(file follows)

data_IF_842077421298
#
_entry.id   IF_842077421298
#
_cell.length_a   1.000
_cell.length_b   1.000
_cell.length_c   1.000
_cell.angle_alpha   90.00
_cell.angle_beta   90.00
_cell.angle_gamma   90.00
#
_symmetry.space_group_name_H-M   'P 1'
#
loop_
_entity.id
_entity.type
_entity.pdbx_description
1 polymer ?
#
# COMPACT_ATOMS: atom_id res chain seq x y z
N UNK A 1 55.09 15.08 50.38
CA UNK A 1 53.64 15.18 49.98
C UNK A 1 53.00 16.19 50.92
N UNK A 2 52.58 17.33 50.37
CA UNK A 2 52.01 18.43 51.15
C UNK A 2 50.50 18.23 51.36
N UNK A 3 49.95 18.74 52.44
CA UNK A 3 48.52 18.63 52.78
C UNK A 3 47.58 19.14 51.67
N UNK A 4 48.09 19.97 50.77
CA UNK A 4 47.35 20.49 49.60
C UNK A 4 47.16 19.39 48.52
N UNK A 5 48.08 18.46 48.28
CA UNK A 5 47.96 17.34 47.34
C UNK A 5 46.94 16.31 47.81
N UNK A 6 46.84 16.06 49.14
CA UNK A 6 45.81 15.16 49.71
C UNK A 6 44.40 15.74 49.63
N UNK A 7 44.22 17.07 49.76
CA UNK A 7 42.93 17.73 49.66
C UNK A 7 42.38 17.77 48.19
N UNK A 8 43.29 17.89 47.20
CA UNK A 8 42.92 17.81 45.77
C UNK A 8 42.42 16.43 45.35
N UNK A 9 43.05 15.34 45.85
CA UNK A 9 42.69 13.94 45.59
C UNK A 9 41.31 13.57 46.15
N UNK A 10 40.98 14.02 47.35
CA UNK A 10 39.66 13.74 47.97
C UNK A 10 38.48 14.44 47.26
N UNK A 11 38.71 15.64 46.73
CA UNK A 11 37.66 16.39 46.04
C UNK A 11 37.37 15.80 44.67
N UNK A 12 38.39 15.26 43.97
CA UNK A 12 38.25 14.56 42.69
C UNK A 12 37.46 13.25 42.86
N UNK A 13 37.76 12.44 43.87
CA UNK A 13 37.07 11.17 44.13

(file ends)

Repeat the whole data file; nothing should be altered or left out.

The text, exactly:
data_IF_842077421298
#
_entry.id   IF_842077421298
#
_cell.length_a   1.000
_cell.length_b   1.000
_cell.length_c   1.000
_cell.angle_alpha   90.00
_cell.angle_beta   90.00
_cell.angle_gamma   90.00
#
_symmetry.space_group_name_H-M   'P 1'
#
loop_
_entity.id
_entity.type
_entity.pdbx_description
1 polymer ?
#
# COMPACT_ATOMS: atom_id res chain seq x y z
N UNK A 1 55.09 15.08 50.38
CA UNK A 1 53.64 15.18 49.98
C UNK A 1 53.00 16.19 50.92
N UNK A 2 52.58 17.33 50.37
CA UNK A 2 52.01 18.43 51.15
C UNK A 2 50.50 18.23 51.36
N UNK A 3 49.95 18.74 52.44
CA UNK A 3 48.52 18.63 52.78
C UNK A 3 47.58 19.14 51.67
N UNK A 4 48.09 19.97 50.77
CA UNK A 4 47.35 20.49 49.60
C UNK A 4 47.16 19.39 48.52
N UNK A 5 48.08 18.46 48.28
CA UNK A 5 47.96 17.34 47.34
C UNK A 5 46.94 16.31 47.81
N UNK A 6 46.84 16.06 49.14
CA UNK A 6 45.81 15.16 49.71
C UNK A 6 44.40 15.74 49.63
N UNK A 7 44.22 17.07 49.76
CA UNK A 7 42.93 17.73 49.66
C UNK A 7 42.38 17.77 48.19
N UNK A 8 43.29 17.89 47.20
CA UNK A 8 42.92 17.81 45.77
C UNK A 8 42.42 16.43 45.35
N UNK A 9 43.05 15.34 45.85
CA UNK A 9 42.69 13.94 45.59
C UNK A 9 41.31 13.57 46.15
N UNK A 10 40.98 14.02 47.35
CA UNK A 10 39.66 13.74 47.97
C UNK A 10 38.48 14.44 47.26
N UNK A 11 38.71 15.64 46.73
CA UNK A 11 37.66 16.39 46.04
C UNK A 11 37.37 15.80 44.67
N UNK A 12 38.39 15.26 43.97
CA UNK A 12 38.25 14.56 42.69
C UNK A 12 37.46 13.25 42.86
N UNK A 13 37.76 12.44 43.87
CA UNK A 13 37.07 11.17 44.13